Crazy Pineapple poker is a fun twist on Texas Hold'em poker games. The only difference is that you are initially dealt three down cards but must discard one after the flop. You then continue your play with the two remaining cards in your hand, along with the five community cards in the middle of the board, and then continue to play just as you would when playing any Texas Hold'em game. Therefore, if you are not familiar with the mechanics of Texas Hold'em, be sure to read Chapter 5 before playing in any Crazy Pineapple poker game.
Crazy Pineapple can also be played as a high-low split poker game. The only difference is that one of your three hole cards would have to be discarded after the flop. The game would then be played just like any other high-low split poker game.
Crazy Pineapple is not a game that you should consider playing if you don't have the skills and the understanding needed to play well in any Texas Hold'em poker game. It's a fascinating game and a frustrating game and you need to possess a solid base of Hold'em knowledge if you plan on making money after you've clicked yourself into a game.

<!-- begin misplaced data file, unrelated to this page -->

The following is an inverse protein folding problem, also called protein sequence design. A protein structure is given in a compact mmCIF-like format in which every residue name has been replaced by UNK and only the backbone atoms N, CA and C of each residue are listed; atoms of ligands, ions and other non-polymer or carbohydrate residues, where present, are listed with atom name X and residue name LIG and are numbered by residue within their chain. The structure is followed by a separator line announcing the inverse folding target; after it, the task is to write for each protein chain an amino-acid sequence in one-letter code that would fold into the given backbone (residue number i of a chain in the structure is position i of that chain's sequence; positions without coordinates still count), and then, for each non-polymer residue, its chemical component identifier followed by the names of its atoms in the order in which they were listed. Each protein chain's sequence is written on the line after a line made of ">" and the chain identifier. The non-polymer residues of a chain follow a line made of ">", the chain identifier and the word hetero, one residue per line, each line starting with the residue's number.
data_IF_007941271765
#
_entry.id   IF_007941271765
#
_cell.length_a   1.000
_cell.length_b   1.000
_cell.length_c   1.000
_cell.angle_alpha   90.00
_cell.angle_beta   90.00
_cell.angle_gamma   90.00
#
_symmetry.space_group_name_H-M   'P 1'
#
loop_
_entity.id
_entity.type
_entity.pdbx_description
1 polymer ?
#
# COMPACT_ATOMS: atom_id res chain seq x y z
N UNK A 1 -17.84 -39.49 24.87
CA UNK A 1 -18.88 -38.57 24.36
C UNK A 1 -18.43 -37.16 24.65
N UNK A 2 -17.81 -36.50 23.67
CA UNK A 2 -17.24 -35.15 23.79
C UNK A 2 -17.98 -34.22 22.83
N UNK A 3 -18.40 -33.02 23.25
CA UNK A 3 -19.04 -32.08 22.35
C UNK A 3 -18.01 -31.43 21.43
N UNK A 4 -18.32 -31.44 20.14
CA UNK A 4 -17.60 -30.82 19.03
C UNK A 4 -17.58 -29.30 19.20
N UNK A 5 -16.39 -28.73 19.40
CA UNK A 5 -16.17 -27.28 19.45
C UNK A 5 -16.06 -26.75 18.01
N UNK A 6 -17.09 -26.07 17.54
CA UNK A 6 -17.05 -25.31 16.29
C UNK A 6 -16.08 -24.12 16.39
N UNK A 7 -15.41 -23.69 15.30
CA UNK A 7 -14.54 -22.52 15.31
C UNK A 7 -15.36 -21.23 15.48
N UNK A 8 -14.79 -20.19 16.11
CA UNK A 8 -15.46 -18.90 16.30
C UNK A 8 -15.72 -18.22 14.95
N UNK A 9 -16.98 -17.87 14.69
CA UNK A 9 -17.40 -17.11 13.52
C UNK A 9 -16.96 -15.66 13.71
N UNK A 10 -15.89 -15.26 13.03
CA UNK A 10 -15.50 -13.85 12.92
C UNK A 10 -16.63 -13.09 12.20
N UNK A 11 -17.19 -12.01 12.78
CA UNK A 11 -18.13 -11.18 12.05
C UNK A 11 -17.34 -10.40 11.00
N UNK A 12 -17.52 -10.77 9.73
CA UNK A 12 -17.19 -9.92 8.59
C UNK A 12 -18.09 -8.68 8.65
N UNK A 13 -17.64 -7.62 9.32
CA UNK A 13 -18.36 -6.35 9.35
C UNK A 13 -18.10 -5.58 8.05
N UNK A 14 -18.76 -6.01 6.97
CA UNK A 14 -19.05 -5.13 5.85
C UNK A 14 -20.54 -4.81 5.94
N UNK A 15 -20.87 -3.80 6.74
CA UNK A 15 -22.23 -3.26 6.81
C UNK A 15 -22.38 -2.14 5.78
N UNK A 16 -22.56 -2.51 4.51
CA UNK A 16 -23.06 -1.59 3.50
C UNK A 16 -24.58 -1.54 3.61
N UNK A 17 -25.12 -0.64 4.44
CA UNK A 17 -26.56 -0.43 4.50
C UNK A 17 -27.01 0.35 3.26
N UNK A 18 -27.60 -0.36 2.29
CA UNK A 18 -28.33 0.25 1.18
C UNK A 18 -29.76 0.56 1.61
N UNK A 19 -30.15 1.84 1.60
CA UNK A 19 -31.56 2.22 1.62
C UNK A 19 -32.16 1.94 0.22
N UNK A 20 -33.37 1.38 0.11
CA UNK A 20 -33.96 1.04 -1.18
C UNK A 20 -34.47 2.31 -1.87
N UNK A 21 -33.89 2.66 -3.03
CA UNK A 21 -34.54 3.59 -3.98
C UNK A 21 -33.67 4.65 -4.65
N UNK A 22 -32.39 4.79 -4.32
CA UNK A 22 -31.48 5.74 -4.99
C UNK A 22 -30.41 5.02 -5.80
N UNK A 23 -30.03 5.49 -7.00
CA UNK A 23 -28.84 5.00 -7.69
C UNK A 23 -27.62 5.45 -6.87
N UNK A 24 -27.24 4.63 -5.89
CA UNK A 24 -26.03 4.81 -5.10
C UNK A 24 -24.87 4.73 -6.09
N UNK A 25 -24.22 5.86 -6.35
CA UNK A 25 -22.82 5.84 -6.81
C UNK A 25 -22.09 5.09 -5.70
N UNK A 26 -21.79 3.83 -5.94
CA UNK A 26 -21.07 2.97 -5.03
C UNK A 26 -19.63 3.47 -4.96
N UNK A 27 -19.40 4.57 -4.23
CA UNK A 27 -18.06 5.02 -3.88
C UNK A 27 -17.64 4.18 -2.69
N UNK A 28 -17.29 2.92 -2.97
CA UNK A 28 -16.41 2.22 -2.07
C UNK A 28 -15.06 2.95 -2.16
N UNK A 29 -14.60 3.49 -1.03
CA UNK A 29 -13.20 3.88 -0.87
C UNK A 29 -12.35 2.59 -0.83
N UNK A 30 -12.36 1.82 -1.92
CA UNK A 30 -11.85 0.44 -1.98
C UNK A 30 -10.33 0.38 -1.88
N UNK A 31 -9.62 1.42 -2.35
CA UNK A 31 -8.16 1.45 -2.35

Crazy Pineapple's popularity is beginning to grow, and two Web sites currently spread the game — Paradise Poker and UltimateBet. If you prefer a site that does not offer Crazy Pineapple but you enjoy playing the game, contact your member services support team and request that they offer the game to their members.
The objective when playing Crazy Pineapple is to make the best high hand using the two remaining cards in your hand after the flop and the five community cards on the board.
Crazy Pineapple is a ten-handed community card game played exactly like Texas Hold'em, with one exception: You are initially dealt three down cards and must discard one of these three cards right after the flop. After you have discarded the third card, you continue to play just as you would play any Texas Hold'em poker game.